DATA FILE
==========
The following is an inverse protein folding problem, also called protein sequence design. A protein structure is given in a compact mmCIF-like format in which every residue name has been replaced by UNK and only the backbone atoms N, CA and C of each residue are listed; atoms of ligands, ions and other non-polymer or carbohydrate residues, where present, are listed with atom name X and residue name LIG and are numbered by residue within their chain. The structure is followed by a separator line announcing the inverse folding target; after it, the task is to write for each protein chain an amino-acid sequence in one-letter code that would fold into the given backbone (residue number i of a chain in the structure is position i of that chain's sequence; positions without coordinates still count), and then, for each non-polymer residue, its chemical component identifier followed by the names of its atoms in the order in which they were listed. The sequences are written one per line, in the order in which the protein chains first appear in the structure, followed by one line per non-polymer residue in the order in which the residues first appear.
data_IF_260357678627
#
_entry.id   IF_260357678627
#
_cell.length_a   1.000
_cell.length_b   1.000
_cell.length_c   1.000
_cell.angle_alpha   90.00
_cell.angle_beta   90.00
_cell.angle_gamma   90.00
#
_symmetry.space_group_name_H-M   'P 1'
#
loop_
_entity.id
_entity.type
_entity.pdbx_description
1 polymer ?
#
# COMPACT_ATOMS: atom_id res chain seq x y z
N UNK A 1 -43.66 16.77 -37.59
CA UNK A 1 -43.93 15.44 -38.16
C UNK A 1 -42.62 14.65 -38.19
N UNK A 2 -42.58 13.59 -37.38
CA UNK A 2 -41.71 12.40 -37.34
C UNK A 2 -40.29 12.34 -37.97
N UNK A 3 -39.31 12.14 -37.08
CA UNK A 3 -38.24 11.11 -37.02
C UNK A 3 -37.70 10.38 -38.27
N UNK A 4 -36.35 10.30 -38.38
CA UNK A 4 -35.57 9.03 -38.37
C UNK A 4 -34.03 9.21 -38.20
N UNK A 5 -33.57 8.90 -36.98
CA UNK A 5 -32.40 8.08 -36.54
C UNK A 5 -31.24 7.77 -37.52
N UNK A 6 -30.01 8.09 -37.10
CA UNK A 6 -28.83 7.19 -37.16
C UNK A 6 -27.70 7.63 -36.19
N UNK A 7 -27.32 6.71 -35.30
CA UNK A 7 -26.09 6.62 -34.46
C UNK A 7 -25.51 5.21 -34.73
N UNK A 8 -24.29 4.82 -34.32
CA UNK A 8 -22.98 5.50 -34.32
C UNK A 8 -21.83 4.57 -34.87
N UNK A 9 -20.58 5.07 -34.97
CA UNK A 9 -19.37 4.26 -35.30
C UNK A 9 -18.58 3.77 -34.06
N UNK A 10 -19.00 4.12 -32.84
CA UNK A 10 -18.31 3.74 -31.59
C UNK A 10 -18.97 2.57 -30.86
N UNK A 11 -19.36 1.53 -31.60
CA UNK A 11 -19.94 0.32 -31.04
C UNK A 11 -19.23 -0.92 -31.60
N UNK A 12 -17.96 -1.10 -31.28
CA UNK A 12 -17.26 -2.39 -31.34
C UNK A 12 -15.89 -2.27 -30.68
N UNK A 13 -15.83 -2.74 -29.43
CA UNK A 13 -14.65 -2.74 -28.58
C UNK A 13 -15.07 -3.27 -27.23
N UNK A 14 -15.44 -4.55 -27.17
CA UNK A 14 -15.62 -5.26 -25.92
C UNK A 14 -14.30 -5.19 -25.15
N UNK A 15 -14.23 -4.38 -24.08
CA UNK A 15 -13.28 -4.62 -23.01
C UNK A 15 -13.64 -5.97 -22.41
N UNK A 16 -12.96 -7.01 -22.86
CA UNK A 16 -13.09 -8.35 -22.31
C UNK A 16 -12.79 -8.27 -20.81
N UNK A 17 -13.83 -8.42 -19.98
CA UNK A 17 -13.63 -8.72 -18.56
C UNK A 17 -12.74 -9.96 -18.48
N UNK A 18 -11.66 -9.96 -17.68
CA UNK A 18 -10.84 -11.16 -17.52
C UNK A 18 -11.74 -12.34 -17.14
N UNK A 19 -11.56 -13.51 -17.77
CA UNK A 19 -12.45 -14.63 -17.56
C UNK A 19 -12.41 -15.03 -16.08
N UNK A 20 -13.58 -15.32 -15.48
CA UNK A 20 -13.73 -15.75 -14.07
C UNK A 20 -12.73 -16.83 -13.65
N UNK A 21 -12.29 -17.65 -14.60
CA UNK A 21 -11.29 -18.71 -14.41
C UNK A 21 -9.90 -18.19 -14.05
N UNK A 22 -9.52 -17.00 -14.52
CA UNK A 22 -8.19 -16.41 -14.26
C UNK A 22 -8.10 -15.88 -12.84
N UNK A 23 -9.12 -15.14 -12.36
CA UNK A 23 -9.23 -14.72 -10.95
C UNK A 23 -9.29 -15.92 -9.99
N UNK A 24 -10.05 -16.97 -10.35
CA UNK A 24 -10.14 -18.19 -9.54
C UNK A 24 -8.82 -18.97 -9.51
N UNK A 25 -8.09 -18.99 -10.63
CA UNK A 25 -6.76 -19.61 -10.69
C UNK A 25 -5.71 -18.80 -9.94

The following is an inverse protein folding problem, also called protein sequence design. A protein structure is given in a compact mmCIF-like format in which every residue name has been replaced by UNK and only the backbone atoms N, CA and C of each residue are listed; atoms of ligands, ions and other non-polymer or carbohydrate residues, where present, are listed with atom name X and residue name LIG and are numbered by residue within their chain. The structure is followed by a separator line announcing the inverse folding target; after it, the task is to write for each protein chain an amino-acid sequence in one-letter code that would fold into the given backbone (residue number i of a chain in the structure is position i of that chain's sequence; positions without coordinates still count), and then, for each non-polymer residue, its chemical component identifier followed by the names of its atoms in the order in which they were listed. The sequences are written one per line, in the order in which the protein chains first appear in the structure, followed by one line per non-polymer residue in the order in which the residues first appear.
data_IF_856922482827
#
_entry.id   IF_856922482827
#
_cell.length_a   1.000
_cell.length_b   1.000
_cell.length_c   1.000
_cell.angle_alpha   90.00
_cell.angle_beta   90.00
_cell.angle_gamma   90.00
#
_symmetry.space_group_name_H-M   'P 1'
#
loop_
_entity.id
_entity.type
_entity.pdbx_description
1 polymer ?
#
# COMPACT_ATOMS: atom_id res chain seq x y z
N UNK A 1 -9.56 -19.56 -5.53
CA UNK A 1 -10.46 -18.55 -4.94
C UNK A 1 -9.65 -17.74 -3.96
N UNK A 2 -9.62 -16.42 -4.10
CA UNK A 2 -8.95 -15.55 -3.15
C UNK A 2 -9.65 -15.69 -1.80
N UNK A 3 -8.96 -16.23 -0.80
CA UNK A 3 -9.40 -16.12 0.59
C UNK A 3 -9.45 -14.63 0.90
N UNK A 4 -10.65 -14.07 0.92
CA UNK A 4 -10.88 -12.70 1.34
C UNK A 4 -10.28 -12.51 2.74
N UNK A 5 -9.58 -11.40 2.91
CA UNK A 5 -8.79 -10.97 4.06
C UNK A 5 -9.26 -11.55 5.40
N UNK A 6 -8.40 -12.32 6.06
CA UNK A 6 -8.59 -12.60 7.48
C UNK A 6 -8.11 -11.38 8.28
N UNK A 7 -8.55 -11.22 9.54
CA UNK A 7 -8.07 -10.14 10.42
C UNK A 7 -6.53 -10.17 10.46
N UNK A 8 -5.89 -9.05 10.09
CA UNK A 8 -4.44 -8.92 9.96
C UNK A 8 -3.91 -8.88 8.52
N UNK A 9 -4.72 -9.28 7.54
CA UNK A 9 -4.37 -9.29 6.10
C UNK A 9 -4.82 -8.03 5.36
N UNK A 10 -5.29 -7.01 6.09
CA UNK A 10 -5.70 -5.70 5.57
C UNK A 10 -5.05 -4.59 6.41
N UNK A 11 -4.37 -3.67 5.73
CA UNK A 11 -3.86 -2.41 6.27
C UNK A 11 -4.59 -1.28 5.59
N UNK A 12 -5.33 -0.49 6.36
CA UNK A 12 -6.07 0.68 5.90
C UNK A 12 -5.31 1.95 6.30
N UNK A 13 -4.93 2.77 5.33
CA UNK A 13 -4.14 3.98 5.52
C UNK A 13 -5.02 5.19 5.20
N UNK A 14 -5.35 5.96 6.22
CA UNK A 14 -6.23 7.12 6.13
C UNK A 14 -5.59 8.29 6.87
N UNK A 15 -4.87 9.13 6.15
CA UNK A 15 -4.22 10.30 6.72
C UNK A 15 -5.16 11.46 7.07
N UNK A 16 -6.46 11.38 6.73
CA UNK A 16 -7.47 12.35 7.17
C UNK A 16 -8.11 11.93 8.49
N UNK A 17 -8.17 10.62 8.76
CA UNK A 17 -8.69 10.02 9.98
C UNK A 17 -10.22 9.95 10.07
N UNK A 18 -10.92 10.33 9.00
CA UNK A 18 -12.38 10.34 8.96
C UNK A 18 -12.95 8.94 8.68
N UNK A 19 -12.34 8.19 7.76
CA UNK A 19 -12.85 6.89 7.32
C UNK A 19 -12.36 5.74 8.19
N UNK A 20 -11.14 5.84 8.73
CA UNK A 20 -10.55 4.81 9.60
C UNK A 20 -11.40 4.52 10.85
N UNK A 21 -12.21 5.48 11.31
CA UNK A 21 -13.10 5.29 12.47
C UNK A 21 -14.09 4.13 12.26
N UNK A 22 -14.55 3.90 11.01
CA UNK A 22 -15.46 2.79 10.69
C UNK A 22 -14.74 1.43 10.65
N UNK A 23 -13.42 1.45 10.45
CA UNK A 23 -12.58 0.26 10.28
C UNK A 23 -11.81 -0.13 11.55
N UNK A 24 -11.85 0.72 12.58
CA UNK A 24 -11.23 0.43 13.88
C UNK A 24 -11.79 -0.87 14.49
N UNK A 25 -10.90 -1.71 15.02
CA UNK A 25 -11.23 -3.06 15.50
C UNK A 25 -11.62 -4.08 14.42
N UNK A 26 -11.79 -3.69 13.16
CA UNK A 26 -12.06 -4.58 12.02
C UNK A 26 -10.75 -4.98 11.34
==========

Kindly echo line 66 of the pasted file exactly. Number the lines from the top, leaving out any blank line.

C UNK A 15 -13.64 -5.97 -22.41